This will be an ongoing series on local bottleshops.  Our aim is to see what makes them different and the  history  and backgrounds of the owners and managers. This series will be in collaboration with the Port City Brew Bus.

Fermental Beer and Wine

7250 Market St.

(910) 821-0362

www.fermental.net

 

In March 2013 when Fermental Beer and Wine opened its doors—the doors to a funky little 1940s bungalow, that is—in Ogden, some may have mused that owner Steve Gibbs was taking a risk. After all, Ogden is surely outside the downtown hub of the Central Business District, and his neighbors the barber and locksmith don’t exactly make for good bar hopping. But the bottle shop was swiftly embraced by the growing population in north Wilmington—and then some.
The space inside is quaint. A small bar with three draft options, a cooler with singles, and around the corner a living room with the coziest couch—literally, folks sink the second they sit down. Meander through the other rooms, still laid out like the home it once was, and peruse the to-go offerings. From six packs to bombers to stacks of wine, Fermental has a taste to cover all palates. Outdoors, guests can gather at a picnic table under a canopy of café string lights and stars.

fermental“As one of north Wilmington’s first alternatives to the local bars and restaurants, Fermental continues to grow and cultivate itself to its surroundings,” Gibbs, who spent 15 years in the industry—from retail to wholesaler to supplier—before opening his shop, explains. “As a resident of the Ogden area myself, it seemed like a likely spot to offer unique beer and wine to the community, and I feel a lot of other businesses have joined us along the way. A lot of folks aren’t interested in the downtown scene and some don’t even like crossing Gordon Road after 5 p.m. And if you’re driving, it’s better to stay close to home. Not only do we offer some of the best pricing and selection of beer/wine in town, Fermental is a place to bring your family, your friends or meet new friends. Fermental is family. Many parents bring their children along with them, as well as pets and picnics and out of town guests. We are casual and comfortable and offer a space to relax, congregate, and/or celebrate. Fermental is a fun, quirky, casual space that invites people from all age groups and backgrounds into a general revelry of good beer, fine wine and culture.”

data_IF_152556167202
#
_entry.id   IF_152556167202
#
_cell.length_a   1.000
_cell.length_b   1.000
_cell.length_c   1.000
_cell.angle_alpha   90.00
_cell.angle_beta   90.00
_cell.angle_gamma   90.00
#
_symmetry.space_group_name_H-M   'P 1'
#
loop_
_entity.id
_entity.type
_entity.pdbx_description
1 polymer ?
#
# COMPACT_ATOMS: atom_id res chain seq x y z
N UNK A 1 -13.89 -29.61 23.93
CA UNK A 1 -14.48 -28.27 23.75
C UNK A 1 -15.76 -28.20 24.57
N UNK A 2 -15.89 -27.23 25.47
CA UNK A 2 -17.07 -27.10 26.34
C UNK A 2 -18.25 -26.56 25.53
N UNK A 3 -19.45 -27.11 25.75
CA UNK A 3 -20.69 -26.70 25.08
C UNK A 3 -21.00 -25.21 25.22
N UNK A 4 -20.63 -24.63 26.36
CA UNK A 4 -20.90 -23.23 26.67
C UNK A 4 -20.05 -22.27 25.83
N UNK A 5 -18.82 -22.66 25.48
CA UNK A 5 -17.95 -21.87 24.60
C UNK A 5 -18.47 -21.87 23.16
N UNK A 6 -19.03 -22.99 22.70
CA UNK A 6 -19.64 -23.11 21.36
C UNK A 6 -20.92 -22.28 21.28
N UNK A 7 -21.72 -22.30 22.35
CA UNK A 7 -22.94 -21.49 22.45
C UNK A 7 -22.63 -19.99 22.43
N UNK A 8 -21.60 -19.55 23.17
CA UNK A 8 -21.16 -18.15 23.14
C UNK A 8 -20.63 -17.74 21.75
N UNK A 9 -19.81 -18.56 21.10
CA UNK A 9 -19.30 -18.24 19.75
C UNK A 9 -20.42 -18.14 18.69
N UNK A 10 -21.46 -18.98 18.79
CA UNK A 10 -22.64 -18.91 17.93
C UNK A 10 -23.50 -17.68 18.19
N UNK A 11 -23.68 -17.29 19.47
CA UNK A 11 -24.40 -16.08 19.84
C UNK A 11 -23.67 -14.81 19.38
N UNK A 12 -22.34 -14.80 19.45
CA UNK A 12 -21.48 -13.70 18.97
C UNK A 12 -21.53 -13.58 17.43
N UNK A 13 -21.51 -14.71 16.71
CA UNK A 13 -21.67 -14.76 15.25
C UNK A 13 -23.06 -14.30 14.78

Gibbs shares that the goal for growth at Fermental is to move at a slow and steady pace. “Outside, we started with three picnic tables, a few outside lights, and no stage. What was once barely walked-upon green grass, has now turned into a beer garden of straw and mulch along with various games, seating options, flowers, hop bines and more. Plans to continually grow and improve this area are always in progress. Sometimes people give us things—other times we build, find, or purchase.” Gibbs beckons folks to stay tuned for tether ball and additional landscaping this winter.

Indoors, the aesthetic remains warm, inviting, and comfortable. “My wife, Kristen, picked out all the colors inside, which was sort of a red-wine-meets-barley-and-hops Interior 007theme that transitioned into an earthy, comforting vibe. Focusing on the original wooden floors, we went with several wooden structures inside for display and seating, utilizing old wine crates for shelving and thrift store/Craigslist-ing most of the rest. All of our coolers are secondhand and were quite a feat to get inside the building. Overall, a plan really wasn’t made for design, we just painted and put things where they seemed to fit; and remarkably, it all came together. We are drinkers, not designers, but I guess we have an eye for composition. As a whole, Fermental keeps changing, growing, adapting, building, and pushing along. Honestly, we have outgrown the space but have no plans to move away from our little corner in Ogden.”